Donald Trump declared to astounded Republicans today that “George Washington was no hero!”
“He lost all those battles!” Trump yelled, frothing at the mouth. “I like winners! Even Benedict Arnold won battles!”
In other news, apparently starting up your own pharma company doesn’t guarantee success. But it could be worth a try (1).
In scarcely related news, an Alzheimer clinical trial is under threat since USC poached researchers Paul Aisen et al. from UCSD (2). “Aisen has headed the Alzheimer’s disease Cooperative Study since 2007 and is running a clinical trial to determine if a drug developed by Eli Lilly can slow or prevent Alzheimer’s in people who do not yet have memory problems.”
“Who cares about Alzheimer’s patients?” screamed Donald Trump as he writhed on the ground. “They’re idiots! Just ask them what they had for lunch yesterday – they don’t know!” At this time it is not clear who landed the first punch in the ensuing melee. Possibly someone who recalled that The Donald’s own father died of Alzheimer’s (3). “Teletubbies are killing your children!” Trump’s voice cut through the pile. Everyone who had launched themselves onto the stage stopped and sat up. “Yes, you heard me right! While they watch some pink triangle, the winners of the world are honing their boxing skills (4)!” The right-wing lunatic fringe crowd burst into cheers and hoisted a jubilant Trump onto their shoulders in a victory lap around Iowa.
Rupert gets a call from crack(ed) fundraiser Frida de Thirteenth, who has a great idea. “Surely you have heard of Kickstarter?” she says. “Cappuccino Pharmaceuticals can raise money for drug development and clinical trials.”
“But Kickstarter is where people donate, not invest,” Rupert says. “It’s enough to start up and do some limited project. Who would just give us millions of dollars for a clinical trial?”
“Frida understands your confusion,” says Frida. “That’s why KickPantser exists.”
“Ki – What kind of name is KickPantser?”
“KickPantser is to sustain an ongoing concern through gifts,” Frida says. Cappuccino must donate millions to a central funding organization. They in turn give grants for development and clinical trials. To Cappuccino.”
“Hmmm…” Rupert ponders the idea.
Rupert Madasheck was not the only CEO in the club’s cherrywood paneled room that day. Gazing up into the distance at the crystal chandeliers, he eased himself into an overstuffed chair next to fellow CEO Gjioughneh Kqueuerillieux. As he glanced around the room at the executives lounging at the Jonathan Club, Rupert asked Gjioughneh how things were going.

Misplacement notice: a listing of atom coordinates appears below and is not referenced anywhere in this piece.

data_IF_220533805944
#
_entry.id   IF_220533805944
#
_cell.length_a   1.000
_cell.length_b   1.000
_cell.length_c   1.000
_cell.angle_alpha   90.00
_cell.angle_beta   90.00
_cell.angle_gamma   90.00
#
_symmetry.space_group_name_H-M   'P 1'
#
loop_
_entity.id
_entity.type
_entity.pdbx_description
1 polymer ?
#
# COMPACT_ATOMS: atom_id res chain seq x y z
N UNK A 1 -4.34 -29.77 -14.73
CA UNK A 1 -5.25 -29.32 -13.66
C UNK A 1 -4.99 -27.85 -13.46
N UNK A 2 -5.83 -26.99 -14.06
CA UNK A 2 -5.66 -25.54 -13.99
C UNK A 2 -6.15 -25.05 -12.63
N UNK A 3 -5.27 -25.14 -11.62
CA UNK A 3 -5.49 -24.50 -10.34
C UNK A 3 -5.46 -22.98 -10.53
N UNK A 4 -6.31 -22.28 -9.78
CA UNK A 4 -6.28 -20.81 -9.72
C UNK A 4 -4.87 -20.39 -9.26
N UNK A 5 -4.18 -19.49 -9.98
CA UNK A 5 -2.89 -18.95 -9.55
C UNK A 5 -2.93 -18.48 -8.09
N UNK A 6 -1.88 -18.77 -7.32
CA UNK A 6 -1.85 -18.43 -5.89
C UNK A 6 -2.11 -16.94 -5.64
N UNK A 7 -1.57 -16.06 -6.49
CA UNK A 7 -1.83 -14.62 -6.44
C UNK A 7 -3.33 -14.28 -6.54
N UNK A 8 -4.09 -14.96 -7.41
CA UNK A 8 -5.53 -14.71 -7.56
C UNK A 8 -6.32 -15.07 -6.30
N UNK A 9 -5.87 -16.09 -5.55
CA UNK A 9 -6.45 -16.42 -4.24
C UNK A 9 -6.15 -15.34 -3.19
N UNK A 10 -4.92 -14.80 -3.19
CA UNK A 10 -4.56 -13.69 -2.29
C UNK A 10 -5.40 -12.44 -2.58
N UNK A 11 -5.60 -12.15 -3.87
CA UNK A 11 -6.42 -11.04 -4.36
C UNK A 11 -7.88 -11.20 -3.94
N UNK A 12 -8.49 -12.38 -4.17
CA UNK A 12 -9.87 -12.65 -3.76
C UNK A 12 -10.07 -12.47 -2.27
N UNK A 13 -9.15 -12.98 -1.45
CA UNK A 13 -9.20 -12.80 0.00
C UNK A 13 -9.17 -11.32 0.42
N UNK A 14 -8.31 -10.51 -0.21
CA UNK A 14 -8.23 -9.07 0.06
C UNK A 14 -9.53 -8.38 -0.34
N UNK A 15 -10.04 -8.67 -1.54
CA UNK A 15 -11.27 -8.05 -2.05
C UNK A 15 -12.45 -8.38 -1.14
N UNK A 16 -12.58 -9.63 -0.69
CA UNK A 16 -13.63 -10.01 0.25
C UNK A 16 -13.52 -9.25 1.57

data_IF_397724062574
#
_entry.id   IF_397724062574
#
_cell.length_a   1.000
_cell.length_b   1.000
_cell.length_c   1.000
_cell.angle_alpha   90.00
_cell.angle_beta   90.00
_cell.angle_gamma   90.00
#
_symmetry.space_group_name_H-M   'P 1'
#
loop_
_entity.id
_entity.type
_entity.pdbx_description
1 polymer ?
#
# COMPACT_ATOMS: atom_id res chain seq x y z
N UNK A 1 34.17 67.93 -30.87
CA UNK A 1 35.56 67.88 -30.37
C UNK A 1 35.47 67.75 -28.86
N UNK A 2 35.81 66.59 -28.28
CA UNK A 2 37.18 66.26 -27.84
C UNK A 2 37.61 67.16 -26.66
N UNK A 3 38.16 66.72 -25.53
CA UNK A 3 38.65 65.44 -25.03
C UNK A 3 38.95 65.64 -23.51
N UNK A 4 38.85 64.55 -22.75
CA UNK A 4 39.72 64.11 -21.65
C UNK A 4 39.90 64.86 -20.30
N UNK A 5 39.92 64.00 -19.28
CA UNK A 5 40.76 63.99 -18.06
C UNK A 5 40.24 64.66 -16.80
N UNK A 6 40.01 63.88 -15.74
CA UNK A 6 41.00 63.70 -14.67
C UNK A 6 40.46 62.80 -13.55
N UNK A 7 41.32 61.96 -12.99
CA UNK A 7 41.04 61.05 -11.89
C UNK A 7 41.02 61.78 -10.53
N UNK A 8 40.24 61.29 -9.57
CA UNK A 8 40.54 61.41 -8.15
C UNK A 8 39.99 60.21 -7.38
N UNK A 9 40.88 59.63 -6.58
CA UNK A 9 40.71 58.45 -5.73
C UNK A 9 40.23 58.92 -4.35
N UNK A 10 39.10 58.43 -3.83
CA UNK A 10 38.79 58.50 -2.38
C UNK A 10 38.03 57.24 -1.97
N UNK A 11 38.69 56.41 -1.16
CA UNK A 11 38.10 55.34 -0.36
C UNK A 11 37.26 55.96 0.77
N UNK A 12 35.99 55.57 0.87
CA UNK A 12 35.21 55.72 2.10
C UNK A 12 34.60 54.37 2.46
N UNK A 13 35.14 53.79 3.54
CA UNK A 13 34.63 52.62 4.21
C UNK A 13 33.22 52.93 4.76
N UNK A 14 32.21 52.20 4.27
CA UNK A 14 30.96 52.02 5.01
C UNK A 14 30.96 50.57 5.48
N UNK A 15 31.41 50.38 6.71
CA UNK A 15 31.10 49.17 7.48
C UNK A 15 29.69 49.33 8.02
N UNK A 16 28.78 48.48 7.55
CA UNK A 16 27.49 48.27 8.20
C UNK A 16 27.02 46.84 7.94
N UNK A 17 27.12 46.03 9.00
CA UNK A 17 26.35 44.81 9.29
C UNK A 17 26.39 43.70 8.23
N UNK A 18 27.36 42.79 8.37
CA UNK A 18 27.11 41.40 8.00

“Terrible,” Gjioughneh said. “We were just informed that the PMA for our OctoPlex gel was rejected.” Gjioughneh stared down at his folded hands and sighed. “I just don’t understand it. You can’t ask for better clinical trial outcomes. It’s been on the market outside the US for a decade. The manufacturing profile is top notch. What else do they want?” His fingers gnarled around each other in a knot.
“What exactly does this, um, this Octomom do?” Rupert asked.
“OctoPlex, not Octomom,” Gjioughneh said without looking up. “It lessens the pain from failed surgery, particularly botched jobs to relieve Restless Third Leg Syndrome.”
“Oh, yes,” said Rupert. “The syndrome that’s not just for congressmen anymore. There’s surgery for that?”
“As a last resort,” Gjioughneh said. “The drugs available for it just can’t stop all the scandals, so people need to take drastic surgical measures. But surgery has a lot of problems and high chance of lifelong pain. Too bad there’s a political angle.”
At the word ‘political,’ Rupert hunched his shoulders as if leaning into a rainstorm. He remembered the never-ending stream of politicians sending lewd photos of themselves to would-be mistresses. “Don’t tell me Congress wants your gel all to themselves.”
“No, it’s worse. Congress wants to save money by cutting funding to the FDA. So they are retaliating to make the House of Reprehensibles feel the pain. We really believe the rejection is bull,” Gjioughneh said. “I’ve decided we’ll file a petition for reconsideration.”
Rupert looked up with a startled expression. “You could do that? Won’t it just annoy them?”
“We’re going with the ‘creates jobs in the US’ angle. Once we get approval we can put a dent in the unemployment rate.” Gjioughneh’s eyes glazed suddenly in rapt attention and he pulled out his vibrating YouPhone. After fumbling for a second, he held it to his ear and said, “Gjioughneh here.”
Knowing that cell phone use is frowned upon at the Jonathan Club, Rupert looked away and twiddled his thumbs patiently while Gjioughneh listened to his call. Should he edge away and leave Gjioughneh in peace? Should he pull his own phone out for a quick game of Sudoku while pretending to work? Would Gjioughneh be escorted to the floor with the phone booths? Before Rupert could decide, Gjioughneh put the phone down.
“Rupert, I want to get out of this business,” Gjioughneh said. “Turns out the FDA denial was based on the fact that no one at FDA could figure out how to pronounce the name of our company.”
Rupert’s eyebrows shot up. “They couldn’t pronounce ‘FzGnque’ so they rejected Octomom? I can’t believe that.”
“OctoPlex.” Gjioughneh shook his head sadly. “You’re close. It’s pronounced ‘FzGnque.’ But it’s true. They were too embarrassed to contact us.” He frowned and looked around the room. “We can change our name to FrzeuQ if they want. And who are they to complain anyway?” he added. “Is it ‘FDA’ or the FDA?”
Yes, this story was inspired by an actual news article. Brownie points for finding the original source! – The BixoBrat
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